1. Walk in our employees’ shoes
Why? Because we want to treat our employees like consumers and we want a pull vs. push approach to our HR products and services.
For example, my team sends out a biweekly newsletter to keep our employees updated on topics such as new joiners/leavers, reminders of upcoming initiatives or invitations to participate in the design of future initiatives. It would be easy to send a 5-page newsletter ‘pushing out’ information that HR needs to ‘tell’ you. However, applying the principle, the aim is not about us, it is about the employees reading the newsletter. So, how do we ensure we don’t just ‘transmit’ the information, but that it is ‘received’ and lands with our employees?
If we walk in our employees' shoes, we know they are busy, their inbox is likely full of the 3 gazillion newsletters from other departments, vendors, and everything else that they may or may not have signed up to. How do we make sure the newsletter is not only attractive enough for them to read in the first place, but the information lands once they do? To determine our approach, we turn to behavioural psychology and UX.
Readers don't stay focused for long, so we place more important information at the top of the email; meaning readers can see the information they need to without having to scroll.
Readers scan when they read, so we make use of headlines to summarise the essence of what we’re trying to land in one sentence. This way, a quick scan of headlines delivers all the key information and our employees can read the details of a specific section if it is important to them.
2. Touch things only once, never twice
Why? Because we want to be scalable to reduce HR debt especially in repetitive tasks and to free up more time and resources to focus on enabling business growth.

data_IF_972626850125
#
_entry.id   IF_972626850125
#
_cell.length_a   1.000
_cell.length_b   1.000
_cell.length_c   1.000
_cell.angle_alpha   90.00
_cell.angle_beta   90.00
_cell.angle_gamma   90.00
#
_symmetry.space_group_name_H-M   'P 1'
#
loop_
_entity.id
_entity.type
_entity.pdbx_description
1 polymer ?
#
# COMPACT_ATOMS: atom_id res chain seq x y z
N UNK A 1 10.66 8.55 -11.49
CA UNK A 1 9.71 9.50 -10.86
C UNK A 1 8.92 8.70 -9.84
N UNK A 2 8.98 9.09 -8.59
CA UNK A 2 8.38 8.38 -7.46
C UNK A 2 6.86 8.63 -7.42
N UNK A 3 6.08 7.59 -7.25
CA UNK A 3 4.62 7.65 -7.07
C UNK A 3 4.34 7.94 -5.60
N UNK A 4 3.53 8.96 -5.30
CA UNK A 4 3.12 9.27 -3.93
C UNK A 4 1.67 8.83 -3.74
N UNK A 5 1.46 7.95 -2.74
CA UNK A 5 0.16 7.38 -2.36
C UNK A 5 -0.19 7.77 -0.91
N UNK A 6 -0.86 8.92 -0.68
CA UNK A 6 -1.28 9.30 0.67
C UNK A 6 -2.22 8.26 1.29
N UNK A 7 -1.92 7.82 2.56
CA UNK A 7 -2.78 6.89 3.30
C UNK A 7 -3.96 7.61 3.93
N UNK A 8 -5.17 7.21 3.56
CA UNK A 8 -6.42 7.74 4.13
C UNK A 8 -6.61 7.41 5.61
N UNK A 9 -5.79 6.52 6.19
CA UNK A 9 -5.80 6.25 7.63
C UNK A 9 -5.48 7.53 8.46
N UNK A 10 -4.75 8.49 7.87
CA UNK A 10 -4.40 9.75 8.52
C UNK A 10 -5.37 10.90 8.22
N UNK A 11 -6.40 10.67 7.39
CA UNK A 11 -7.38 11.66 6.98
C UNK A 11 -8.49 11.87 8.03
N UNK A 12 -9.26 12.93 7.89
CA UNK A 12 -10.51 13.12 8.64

Take an employment contract as an example. How much time does it take HR folks to look for information? Page 3 for job title, page 8 for salary, page 15 for bonus percentage, page 29 for the notice period and so on. By simply moving all variables into a table on the front page, you will never need to search through 67 pages of contract for simple information, ever again. Removing waste lays the foundation for productivity. Remember, even small wins in big volume add up!
3. Always remove biases
Why? Because we want to be inclusive in the HR products and services that we build, how we work with others and how we learn as a team.
I will use the promotion processes as an example here. Many people feel that promotion processes can be biased. How many times have we heard, “I won’t get promoted because my manager does not like me / I am not extroverted / so and so is related to the boss?”
When we launched our first version of the promotion process, we opened up two channels through which people could be put forward for promotion: either nominated by their manager or by leaders who were not their direct managers. We also ensured the decision was made by a committee that didn’t consist of their manager. While this was not the ‘end product’, it was the first step toward removing biases. As the team tested the MVP (minimum viable product), they collected feedback from those experiencing the process to continue to remove bias from the process for the next iteration.